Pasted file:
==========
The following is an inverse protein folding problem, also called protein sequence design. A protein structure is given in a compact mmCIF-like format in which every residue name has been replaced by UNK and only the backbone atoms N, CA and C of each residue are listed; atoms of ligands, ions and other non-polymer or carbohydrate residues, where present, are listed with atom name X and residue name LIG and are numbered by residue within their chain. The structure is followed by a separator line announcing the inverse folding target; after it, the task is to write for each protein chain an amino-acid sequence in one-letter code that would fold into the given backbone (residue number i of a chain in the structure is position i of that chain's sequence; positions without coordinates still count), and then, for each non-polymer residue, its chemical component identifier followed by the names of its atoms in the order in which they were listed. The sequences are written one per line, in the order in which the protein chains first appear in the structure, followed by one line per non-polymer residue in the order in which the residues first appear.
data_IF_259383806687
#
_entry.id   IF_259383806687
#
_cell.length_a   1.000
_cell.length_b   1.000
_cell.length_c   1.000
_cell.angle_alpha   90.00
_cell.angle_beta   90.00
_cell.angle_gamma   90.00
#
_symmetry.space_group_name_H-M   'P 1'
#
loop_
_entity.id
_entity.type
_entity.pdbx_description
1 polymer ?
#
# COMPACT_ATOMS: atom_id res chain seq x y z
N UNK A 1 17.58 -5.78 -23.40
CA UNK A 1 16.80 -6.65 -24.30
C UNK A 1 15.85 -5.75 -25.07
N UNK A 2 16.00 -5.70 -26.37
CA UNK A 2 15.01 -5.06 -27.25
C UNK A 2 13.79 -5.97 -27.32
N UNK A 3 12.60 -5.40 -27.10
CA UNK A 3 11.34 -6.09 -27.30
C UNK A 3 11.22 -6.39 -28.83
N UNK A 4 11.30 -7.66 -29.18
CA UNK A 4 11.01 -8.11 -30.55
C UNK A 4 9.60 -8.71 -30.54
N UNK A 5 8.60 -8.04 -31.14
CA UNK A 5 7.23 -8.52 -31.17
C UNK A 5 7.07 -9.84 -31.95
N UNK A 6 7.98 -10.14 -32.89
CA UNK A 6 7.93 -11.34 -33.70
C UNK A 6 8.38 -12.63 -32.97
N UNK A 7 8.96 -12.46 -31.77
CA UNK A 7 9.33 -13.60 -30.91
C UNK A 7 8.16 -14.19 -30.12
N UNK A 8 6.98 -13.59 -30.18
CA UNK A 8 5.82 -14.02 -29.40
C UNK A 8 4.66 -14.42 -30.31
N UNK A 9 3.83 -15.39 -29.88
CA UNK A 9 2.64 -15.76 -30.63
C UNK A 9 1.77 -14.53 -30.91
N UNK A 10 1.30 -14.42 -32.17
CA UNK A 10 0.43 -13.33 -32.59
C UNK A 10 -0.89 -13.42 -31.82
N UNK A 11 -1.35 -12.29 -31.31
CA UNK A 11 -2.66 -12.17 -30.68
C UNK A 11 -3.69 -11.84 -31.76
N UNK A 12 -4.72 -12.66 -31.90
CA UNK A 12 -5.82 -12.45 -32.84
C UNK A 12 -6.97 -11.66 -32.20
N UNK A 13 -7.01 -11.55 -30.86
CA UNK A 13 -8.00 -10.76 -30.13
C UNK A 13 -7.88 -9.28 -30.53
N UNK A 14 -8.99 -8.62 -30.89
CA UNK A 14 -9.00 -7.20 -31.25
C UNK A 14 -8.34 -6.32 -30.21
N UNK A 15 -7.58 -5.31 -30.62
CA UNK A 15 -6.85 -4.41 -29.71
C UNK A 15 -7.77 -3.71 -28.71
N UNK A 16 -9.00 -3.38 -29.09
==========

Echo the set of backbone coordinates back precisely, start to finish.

The following is an inverse protein folding problem, also called protein sequence design. A protein structure is given in a compact mmCIF-like format in which every residue name has been replaced by UNK and only the backbone atoms N, CA and C of each residue are listed; atoms of ligands, ions and other non-polymer or carbohydrate residues, where present, are listed with atom name X and residue name LIG and are numbered by residue within their chain. The structure is followed by a separator line announcing the inverse folding target; after it, the task is to write for each protein chain an amino-acid sequence in one-letter code that would fold into the given backbone (residue number i of a chain in the structure is position i of that chain's sequence; positions without coordinates still count), and then, for each non-polymer residue, its chemical component identifier followed by the names of its atoms in the order in which they were listed. The sequences are written one per line, in the order in which the protein chains first appear in the structure, followed by one line per non-polymer residue in the order in which the residues first appear.
data_IF_259383806687
#
_entry.id   IF_259383806687
#
_cell.length_a   1.000
_cell.length_b   1.000
_cell.length_c   1.000
_cell.angle_alpha   90.00
_cell.angle_beta   90.00
_cell.angle_gamma   90.00
#
_symmetry.space_group_name_H-M   'P 1'
#
loop_
_entity.id
_entity.type
_entity.pdbx_description
1 polymer ?
#
# COMPACT_ATOMS: atom_id res chain seq x y z
N UNK A 1 17.58 -5.78 -23.40
CA UNK A 1 16.80 -6.65 -24.30
C UNK A 1 15.85 -5.75 -25.07
N UNK A 2 16.00 -5.70 -26.37
CA UNK A 2 15.01 -5.06 -27.25
C UNK A 2 13.79 -5.97 -27.32
N UNK A 3 12.60 -5.40 -27.10
CA UNK A 3 11.34 -6.09 -27.30
C UNK A 3 11.22 -6.39 -28.83
N UNK A 4 11.30 -7.66 -29.18
CA UNK A 4 11.01 -8.11 -30.55
C UNK A 4 9.60 -8.71 -30.54
N UNK A 5 8.60 -8.04 -31.14
CA UNK A 5 7.23 -8.52 -31.17
C UNK A 5 7.07 -9.84 -31.95
N UNK A 6 7.98 -10.14 -32.89
CA UNK A 6 7.93 -11.34 -33.70
C UNK A 6 8.38 -12.63 -32.97
N UNK A 7 8.96 -12.46 -31.77
CA UNK A 7 9.33 -13.60 -30.91
C UNK A 7 8.16 -14.19 -30.12
N UNK A 8 6.98 -13.59 -30.18
CA UNK A 8 5.82 -14.02 -29.40
C UNK A 8 4.66 -14.42 -30.31
N UNK A 9 3.83 -15.39 -29.88
CA UNK A 9 2.64 -15.76 -30.63
C UNK A 9 1.77 -14.53 -30.91
N UNK A 10 1.30 -14.42 -32.17
CA UNK A 10 0.43 -13.33 -32.59
C UNK A 10 -0.89 -13.42 -31.82
N UNK A 11 -1.35 -12.29 -31.31
CA UNK A 11 -2.66 -12.17 -30.68
C UNK A 11 -3.69 -11.84 -31.76
N UNK A 12 -4.72 -12.66 -31.90
CA UNK A 12 -5.82 -12.45 -32.84
C UNK A 12 -6.97 -11.66 -32.20
N UNK A 13 -7.01 -11.55 -30.86
CA UNK A 13 -8.00 -10.76 -30.13
C UNK A 13 -7.88 -9.28 -30.53
N UNK A 14 -8.99 -8.62 -30.89
CA UNK A 14 -9.00 -7.20 -31.25
C UNK A 14 -8.34 -6.32 -30.21
N UNK A 15 -7.58 -5.31 -30.62
CA UNK A 15 -6.85 -4.41 -29.71
C UNK A 15 -7.77 -3.71 -28.71
N UNK A 16 -9.00 -3.38 -29.09